Tuesday, March 7, 2006


The Cold War lasted from the end of WWII until the fall of the Berlin Wall. Call it 44 years. The first hot war of the Cold War was in Korea - a proxy fight between the US and Red China. The second hot war of the Cold War was in Vietnam. The outcome of neither of these efforts was satisfactory.

Throughout the '90s there was no overarching philosophy, no unifying geopolitical term to describe the natural and inevitable rivalry, even hostility, inherent in the concept of nationality. The watchword was globalism - or more aptly, Globalism.

But then, 12 years after the Wall fell, from out the blue as it were, one cool September morning, fell the Towers.

Where there was a Cold War, there is now a War on Terror. Both have focused on an alien philosophy, Communist or Islamist. Both philosophies are Totalitarian, all-encompassing, teleological Systems, which claim a destiny to rule the world and claim to know the end of history. Both control an impoverished people, oppressed, exploited, propagandized. The Cold War was really the Communist War. The War on Terror is really the War on Islamism. We can't just say it that way, because many are too stupid to make the distinction between Islamic and Islamist.

The first sorties of this next, generational War were the sundry terrorist attacks carried out throughout the '90s (and of course before) - embassies, Trade Centers, Coles, etc. The first sorties of the Cold War were the imperialist expansions of the Communist Bloc. We stood by, in all cases. The first battlefield of the new War was Afghanistan, when we bestirred ourselves to notice at last that we were at war. The second, following upon its heels, and really a second front of the same war, was Iraq. Where Korea was divided, half still living in utter wretchedness under the insane and anti-human tyranny of Kim Jong-il, Afghanistan, already divided, is coming together under a leader who actually seems to have integrity. Where Vietnam was abandoned and betrayed at the fall of Saigon by cowardly lying pols in Washington - who promised military aide that never came (of course the Democrats had just swept Congress in the aftermath of Nixon's resignation) - Iraq has a chance to unify and resist the urge to anarchy preached by the bombers of mosques and the loppers of heads. In the face of provocation most dire - the wanton destruction of the Golden Mosque, a holiest site, and a move calculated to drive the Shiites mad with grief and rage - they have instead exercised truly amazing restraint. God bless them. So far.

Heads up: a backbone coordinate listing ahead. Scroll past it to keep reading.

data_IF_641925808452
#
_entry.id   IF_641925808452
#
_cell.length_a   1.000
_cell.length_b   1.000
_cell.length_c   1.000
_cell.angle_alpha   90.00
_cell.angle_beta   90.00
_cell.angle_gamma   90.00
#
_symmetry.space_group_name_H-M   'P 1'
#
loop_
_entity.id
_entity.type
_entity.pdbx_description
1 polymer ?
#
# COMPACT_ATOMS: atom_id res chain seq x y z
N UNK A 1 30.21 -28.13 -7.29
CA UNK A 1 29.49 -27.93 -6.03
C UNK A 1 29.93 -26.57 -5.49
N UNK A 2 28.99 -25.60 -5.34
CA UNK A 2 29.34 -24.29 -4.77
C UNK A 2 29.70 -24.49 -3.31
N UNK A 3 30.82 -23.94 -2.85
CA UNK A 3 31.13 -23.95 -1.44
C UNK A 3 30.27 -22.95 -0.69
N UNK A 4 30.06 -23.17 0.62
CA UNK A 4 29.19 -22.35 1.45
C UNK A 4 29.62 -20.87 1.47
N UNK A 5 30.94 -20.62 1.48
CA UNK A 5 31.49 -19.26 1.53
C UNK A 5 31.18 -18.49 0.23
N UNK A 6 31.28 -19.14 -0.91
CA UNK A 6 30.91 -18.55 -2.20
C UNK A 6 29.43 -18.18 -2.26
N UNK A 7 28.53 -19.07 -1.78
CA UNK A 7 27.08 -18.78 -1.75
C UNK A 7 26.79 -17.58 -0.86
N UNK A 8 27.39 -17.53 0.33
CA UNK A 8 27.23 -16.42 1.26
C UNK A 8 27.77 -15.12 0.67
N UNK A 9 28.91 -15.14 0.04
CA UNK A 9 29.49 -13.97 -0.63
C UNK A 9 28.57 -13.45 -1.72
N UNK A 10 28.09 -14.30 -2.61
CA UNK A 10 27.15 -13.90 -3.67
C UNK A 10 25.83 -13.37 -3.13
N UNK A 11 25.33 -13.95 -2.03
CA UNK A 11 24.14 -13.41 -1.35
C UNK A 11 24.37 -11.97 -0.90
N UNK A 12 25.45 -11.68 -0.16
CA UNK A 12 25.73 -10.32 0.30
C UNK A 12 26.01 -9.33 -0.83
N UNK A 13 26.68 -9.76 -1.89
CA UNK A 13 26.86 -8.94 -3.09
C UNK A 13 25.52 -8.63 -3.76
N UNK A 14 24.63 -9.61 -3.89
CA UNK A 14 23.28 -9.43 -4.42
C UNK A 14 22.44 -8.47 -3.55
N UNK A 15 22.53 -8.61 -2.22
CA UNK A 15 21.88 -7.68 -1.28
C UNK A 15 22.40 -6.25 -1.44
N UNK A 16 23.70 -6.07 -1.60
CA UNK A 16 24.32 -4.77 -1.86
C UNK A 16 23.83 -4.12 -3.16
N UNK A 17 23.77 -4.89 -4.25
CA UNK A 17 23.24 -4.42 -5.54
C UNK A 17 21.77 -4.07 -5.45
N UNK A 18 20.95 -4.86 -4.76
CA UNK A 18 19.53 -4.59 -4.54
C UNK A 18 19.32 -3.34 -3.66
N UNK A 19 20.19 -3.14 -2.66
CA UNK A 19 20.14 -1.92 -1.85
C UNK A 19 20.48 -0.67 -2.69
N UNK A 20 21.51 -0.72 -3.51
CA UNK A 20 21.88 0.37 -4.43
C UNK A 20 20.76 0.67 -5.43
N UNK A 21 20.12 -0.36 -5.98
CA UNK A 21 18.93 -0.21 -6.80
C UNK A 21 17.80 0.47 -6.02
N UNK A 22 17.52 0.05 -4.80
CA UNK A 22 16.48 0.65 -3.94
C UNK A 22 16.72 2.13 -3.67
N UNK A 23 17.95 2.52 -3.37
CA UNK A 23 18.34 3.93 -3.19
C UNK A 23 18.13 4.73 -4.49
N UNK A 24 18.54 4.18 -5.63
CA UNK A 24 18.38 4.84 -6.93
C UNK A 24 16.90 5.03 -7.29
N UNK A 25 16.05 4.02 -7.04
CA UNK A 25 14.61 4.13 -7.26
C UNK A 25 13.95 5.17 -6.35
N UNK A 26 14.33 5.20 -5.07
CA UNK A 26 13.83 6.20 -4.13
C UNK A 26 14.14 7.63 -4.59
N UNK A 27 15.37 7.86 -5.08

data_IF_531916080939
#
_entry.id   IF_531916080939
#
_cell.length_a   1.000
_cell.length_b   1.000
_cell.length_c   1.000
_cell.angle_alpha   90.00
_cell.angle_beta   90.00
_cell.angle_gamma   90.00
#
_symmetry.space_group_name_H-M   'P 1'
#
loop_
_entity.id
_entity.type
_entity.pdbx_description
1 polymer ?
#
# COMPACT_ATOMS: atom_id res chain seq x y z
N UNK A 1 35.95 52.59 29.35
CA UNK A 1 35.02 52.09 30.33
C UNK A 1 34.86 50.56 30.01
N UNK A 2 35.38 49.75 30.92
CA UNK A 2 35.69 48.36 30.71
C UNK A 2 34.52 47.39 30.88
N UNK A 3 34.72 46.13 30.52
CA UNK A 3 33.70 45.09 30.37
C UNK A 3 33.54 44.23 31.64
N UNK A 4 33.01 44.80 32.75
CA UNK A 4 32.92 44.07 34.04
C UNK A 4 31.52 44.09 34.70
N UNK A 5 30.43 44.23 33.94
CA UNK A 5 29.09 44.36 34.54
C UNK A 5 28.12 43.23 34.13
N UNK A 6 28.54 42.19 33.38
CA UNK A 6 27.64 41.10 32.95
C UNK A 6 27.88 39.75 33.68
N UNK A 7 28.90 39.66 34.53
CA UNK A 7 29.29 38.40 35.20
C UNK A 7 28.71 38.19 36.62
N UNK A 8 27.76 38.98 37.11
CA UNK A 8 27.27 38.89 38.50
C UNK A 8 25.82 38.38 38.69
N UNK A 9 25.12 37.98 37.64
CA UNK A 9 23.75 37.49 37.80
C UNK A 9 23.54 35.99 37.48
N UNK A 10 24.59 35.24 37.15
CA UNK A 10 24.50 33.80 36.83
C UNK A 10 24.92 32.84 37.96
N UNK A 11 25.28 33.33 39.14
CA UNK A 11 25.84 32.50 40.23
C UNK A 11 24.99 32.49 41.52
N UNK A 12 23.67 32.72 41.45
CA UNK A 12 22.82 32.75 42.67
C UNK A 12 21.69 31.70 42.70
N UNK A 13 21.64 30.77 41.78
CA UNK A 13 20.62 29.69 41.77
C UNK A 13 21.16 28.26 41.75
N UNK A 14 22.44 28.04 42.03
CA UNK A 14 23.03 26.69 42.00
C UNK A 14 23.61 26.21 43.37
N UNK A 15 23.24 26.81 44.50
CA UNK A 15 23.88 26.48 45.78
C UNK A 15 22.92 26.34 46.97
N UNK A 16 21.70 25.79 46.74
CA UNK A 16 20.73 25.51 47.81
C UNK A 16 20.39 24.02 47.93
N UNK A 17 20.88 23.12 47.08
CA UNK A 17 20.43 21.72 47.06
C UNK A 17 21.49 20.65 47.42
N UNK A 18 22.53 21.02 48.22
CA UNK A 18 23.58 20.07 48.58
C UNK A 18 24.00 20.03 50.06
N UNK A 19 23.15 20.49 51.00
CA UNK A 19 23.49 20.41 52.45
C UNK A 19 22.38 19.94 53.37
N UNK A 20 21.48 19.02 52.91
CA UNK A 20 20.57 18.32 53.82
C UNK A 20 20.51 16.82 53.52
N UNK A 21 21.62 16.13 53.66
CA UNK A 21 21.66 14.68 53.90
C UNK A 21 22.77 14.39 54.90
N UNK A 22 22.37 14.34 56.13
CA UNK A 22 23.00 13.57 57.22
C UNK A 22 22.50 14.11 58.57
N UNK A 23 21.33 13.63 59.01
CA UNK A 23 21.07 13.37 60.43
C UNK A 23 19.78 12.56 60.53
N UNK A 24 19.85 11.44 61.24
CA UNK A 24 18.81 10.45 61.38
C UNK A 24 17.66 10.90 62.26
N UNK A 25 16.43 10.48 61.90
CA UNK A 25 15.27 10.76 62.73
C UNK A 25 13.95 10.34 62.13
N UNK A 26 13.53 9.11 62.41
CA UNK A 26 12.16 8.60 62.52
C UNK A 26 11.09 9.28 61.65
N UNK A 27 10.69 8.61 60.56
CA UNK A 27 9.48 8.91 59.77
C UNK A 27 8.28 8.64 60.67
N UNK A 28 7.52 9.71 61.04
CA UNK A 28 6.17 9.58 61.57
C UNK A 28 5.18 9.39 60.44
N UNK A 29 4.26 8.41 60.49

The War on Terror cannot be won. Of course not. How do you "win" a philosophy? But the battles of the War can certainly be won, or lost. We've seen this happen. We've never lost a war. Americans are good at winning wars. We lose the peace. The way not to lose the peace is to win the wars unconditionally. But that may be too hard, nowadays, what with cowardice being a virtue and all. The War on Terror can't be won, but it can end, the way the Cold War ended. By winning battles, by waiting them out, and by letting them collapse under the rot of their own corruption. In the meantime, we fight wars with real men, real blood, real death. It's called sacrifice. Heroism. Nobility.

But it can be lost.

Why do we fight? Nazi, Communist, Islamist. Pagan, atheist, monotheist. Fascist, Totalitarian, Absolutist. Hitler, Stalin, bin Laden. German, Russian, Arabic. These are languages I would learn voluntarily.


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